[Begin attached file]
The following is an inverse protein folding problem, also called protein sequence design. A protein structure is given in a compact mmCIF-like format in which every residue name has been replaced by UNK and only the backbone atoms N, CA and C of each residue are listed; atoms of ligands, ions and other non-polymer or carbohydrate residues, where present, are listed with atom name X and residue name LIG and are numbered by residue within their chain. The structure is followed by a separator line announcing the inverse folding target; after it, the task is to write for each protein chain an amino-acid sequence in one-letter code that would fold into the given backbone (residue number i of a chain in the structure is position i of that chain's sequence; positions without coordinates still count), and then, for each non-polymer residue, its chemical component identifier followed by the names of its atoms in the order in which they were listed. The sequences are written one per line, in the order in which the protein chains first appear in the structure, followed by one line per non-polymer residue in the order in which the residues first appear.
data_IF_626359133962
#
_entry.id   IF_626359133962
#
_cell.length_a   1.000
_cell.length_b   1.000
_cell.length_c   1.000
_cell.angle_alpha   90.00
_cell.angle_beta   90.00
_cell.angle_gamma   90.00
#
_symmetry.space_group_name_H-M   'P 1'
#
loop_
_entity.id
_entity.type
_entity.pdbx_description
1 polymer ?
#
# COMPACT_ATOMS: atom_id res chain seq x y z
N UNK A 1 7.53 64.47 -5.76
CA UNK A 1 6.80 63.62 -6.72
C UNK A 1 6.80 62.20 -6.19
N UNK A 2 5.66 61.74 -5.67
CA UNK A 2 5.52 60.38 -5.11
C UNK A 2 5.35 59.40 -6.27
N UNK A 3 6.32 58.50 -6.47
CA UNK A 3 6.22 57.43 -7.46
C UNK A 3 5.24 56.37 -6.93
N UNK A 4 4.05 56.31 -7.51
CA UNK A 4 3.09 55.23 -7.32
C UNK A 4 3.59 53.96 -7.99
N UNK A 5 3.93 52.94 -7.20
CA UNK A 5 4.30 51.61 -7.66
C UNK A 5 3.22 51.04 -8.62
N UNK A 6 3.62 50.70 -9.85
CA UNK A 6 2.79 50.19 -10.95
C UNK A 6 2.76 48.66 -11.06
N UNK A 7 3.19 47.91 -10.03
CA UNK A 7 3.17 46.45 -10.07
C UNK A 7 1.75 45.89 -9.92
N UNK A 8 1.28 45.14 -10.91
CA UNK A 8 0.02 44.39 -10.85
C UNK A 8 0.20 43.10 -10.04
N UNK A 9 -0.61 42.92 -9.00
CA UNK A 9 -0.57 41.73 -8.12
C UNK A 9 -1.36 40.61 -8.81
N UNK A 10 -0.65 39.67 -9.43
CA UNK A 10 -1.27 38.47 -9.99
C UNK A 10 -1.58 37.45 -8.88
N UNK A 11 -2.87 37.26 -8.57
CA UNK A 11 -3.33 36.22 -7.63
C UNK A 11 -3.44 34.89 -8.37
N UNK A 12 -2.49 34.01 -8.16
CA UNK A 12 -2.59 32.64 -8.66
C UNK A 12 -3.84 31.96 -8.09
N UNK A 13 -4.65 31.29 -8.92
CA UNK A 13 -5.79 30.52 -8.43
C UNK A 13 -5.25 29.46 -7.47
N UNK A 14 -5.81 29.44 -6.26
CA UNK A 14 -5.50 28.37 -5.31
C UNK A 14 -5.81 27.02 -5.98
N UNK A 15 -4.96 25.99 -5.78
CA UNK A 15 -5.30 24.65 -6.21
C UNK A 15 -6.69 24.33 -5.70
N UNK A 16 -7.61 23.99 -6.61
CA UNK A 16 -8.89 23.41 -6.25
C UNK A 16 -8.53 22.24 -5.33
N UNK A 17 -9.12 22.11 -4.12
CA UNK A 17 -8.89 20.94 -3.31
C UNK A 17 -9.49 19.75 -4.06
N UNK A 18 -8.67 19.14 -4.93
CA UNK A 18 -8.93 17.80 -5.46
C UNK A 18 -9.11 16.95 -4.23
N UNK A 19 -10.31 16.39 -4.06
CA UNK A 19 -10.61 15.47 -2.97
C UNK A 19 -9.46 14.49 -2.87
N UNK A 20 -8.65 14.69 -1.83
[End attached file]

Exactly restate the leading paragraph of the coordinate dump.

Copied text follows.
The following is an inverse protein folding problem, also called protein sequence design. A protein structure is given in a compact mmCIF-like format in which every residue name has been replaced by UNK and only the backbone atoms N, CA and C of each residue are listed; atoms of ligands, ions and other non-polymer or carbohydrate residues, where present, are listed with atom name X and residue name LIG and are numbered by residue within their chain. The structure is followed by a separator line announcing the inverse folding target; after it, the task is to write for each protein chain an amino-acid sequence in one-letter code that would fold into the given backbone (residue number i of a chain in the structure is position i of that chain's sequence; positions without coordinates still count), and then, for each non-polymer residue, its chemical component identifier followed by the names of its atoms in the order in which they were listed. The sequences are written one per line, in the order in which the protein chains first appear in the structure, followed by one line per non-polymer residue in the order in which the residues first appear.